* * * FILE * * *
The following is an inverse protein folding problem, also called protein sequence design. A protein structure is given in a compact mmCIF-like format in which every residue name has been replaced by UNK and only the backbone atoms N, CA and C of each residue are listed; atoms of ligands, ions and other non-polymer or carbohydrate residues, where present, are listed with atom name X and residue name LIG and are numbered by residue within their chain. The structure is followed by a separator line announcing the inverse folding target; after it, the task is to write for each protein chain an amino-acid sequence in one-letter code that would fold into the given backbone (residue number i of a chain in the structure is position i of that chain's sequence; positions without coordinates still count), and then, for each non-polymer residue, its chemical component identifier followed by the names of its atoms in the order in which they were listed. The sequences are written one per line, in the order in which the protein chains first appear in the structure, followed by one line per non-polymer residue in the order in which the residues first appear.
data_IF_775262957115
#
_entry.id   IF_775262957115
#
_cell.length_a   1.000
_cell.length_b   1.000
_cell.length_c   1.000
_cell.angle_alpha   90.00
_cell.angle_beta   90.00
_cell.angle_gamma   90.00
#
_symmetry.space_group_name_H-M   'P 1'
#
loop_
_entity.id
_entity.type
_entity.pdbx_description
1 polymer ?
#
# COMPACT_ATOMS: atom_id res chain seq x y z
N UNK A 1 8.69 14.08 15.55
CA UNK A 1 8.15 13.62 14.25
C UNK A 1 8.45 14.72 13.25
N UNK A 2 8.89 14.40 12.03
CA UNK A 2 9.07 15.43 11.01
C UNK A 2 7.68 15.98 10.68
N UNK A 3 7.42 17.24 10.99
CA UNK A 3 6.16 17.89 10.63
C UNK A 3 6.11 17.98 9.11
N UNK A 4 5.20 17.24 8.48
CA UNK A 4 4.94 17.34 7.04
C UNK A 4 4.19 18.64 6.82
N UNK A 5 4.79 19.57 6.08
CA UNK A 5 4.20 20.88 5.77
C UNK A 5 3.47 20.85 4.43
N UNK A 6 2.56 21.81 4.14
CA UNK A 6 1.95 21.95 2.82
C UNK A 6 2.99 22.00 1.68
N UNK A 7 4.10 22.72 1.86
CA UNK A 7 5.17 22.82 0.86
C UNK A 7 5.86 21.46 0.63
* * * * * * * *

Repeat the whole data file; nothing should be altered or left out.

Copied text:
The following is an inverse protein folding problem, also called protein sequence design. A protein structure is given in a compact mmCIF-like format in which every residue name has been replaced by UNK and only the backbone atoms N, CA and C of each residue are listed; atoms of ligands, ions and other non-polymer or carbohydrate residues, where present, are listed with atom name X and residue name LIG and are numbered by residue within their chain. The structure is followed by a separator line announcing the inverse folding target; after it, the task is to write for each protein chain an amino-acid sequence in one-letter code that would fold into the given backbone (residue number i of a chain in the structure is position i of that chain's sequence; positions without coordinates still count), and then, for each non-polymer residue, its chemical component identifier followed by the names of its atoms in the order in which they were listed. The sequences are written one per line, in the order in which the protein chains first appear in the structure, followed by one line per non-polymer residue in the order in which the residues first appear.
data_IF_775262957115
#
_entry.id   IF_775262957115
#
_cell.length_a   1.000
_cell.length_b   1.000
_cell.length_c   1.000
_cell.angle_alpha   90.00
_cell.angle_beta   90.00
_cell.angle_gamma   90.00
#
_symmetry.space_group_name_H-M   'P 1'
#
loop_
_entity.id
_entity.type
_entity.pdbx_description
1 polymer ?
#
# COMPACT_ATOMS: atom_id res chain seq x y z
N UNK A 1 8.69 14.08 15.55
CA UNK A 1 8.15 13.62 14.25
C UNK A 1 8.45 14.72 13.25
N UNK A 2 8.89 14.40 12.03
CA UNK A 2 9.07 15.43 11.01
C UNK A 2 7.68 15.98 10.68
N UNK A 3 7.42 17.24 10.99
CA UNK A 3 6.16 17.89 10.63
C UNK A 3 6.11 17.98 9.11
N UNK A 4 5.20 17.24 8.48
CA UNK A 4 4.94 17.34 7.04
C UNK A 4 4.19 18.64 6.82
N UNK A 5 4.79 19.57 6.08
CA UNK A 5 4.20 20.88 5.77
C UNK A 5 3.47 20.85 4.43
N UNK A 6 2.56 21.81 4.14
CA UNK A 6 1.95 21.95 2.82
C UNK A 6 2.99 22.00 1.68
N UNK A 7 4.10 22.72 1.86
CA UNK A 7 5.17 22.82 0.86
C UNK A 7 5.86 21.46 0.63